Minneapolis Public Schools (MPS) has taken a different tack in its latest big decision, the naming of Deputy Superintendent Bernadeia Johnson as the sole candidate and all-but-certain successor to outgoing Superintendent Bill Green. For this critical decision, the board of education has dispensed with its usual pretense of public input and moved directly to a unilateral and hasty conclusion regarding the future of MPS. Given that MPS officials have been talking about a national search, this comes as something of a surprise.
The board has its reasons, and they make some sense. According to chair Tom Madden, these include a need for continuity – that is, for somebody who is well positioned to implement the MPS restructuring plan, and for saving money that would be spent on a search process. Of course, what the board is selling as a virtue, continuity, also contains a whiff of convenience in that the board also dispenses with the need to convince a knowledgeable, authoritative outsider of the wisdom of its actions.
There is no doubt that Johnson is experienced, and she has qualifications for the job. The board obviously believes she’s a good fit to take MPS where it wants MPS to go.
However, the board’s reasoning, and its bold conclusion, might be more persuasive if there weren’t also a number of potential drawbacks to this continuity. By virtue of her tenure as the second-highest official in MPS, Johnson has been intimately involved with some of the less appealing aspects of MPS in recent years.
An insular, small circle of decision-makers
First, Johnson is part of the insular, small circle of MPS decision-makers who have played a part in creating a chilly climate, one sometimes bordering on disrespect, toward other MPS stakeholders, including teachers, administrators, parents, and the wider public. Granted, other MPS stakeholders have at times contributed to this negative situation. But in this MPS there is little tolerance for dissent or constructive criticism. There is no allowance for loyal opposition. You are either with us or against us.
Second, Johnson has been the lead enforcer of an MPS bureaucracy that strikes fear into the hearts of MPS employees, and into the hearts of many parents as well. If one falls from MPS grace, for whatever reason, one can expect retaliation in some form. The MPS campaign to destroy Burroughs Principal Tim Cadotte is but an extreme example. Many people are afraid to speak up about any number of issues, from educational policy to organizational management. MPS chooses to interpret this as consent, or general satisfaction, or at the very least, as a positive state of affairs in that it makes their decision-making easier.
In reality, many MPS stakeholders, and MPS employees in particular, decline to engage with MPS because they know either from experience or from simple observation that they will only be the worse off for their efforts. This is an unhealthy environment for any organization, let alone one in the education business.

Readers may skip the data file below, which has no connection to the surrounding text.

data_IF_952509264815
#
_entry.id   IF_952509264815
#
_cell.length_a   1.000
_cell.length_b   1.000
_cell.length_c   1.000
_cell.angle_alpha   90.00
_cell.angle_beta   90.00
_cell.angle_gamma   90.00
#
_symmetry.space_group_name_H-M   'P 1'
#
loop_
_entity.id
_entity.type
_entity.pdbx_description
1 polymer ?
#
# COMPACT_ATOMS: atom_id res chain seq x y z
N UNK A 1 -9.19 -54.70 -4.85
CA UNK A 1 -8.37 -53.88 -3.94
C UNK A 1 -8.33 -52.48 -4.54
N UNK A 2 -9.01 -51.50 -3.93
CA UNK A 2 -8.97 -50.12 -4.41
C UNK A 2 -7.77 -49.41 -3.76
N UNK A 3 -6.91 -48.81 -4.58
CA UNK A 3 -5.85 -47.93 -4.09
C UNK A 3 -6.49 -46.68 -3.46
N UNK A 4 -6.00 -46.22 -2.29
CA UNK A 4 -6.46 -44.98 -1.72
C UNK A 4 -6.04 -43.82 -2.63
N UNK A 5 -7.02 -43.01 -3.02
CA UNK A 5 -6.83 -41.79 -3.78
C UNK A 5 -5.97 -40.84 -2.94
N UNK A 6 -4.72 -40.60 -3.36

Third, Johnson is invested in all of the big policy battles of recent years, from the formulation of the MPS Strategic Plan to the spending of referendum dollars to the redesign of high schools to the latest restructuring of MPS in the form of the “Changing Schools Options” plan.
Hopes dashed for better relations
In light of her role at MPS, it’s hard to see how Johnson can be the one to help heal some of the still-open wounds, and the one to reform the MPS climate of fear and retribution. Elevating Johnson to the top spot dashes hopes that relations within MPS the organization, and relations between MPS insiders and those on the outside, might soon take a turn for the better.
To top it all off, by failing to conduct a wider search, MPS has in fact undermined Johnson. The tag “insider” will, at least initially, be more applicable than “best.” Perhaps Johnson would emerge as the best candidate in an open, competitive process. But we’ll never know, because MPS never looked.
In light of the scale of other MPS expenditures, the claim that MPS is foregoing a standard search in order to save money rings a bit hollow. The cost of a search would seem to be a relatively small price to pay to ensure that MPS carefully considered the circumstances and came up with the best available candidate.
However, even if MPS were to now reconsider and open the search to include other candidates, it’s unlikely that other serious, attractive candidates would emerge, for they would be suspecting that the fix is already in for Johnson.
Johnson might well be the right person at the right time to serve well as superintendent of another school district. I don’t believe Johnson is the right person at this time to lead MPS.
Kip Wennerlund is a parent of three MPS students, at two MPS schools. He is a former member of Burroughs Site Council (2007-09), and co-chair (2008-09).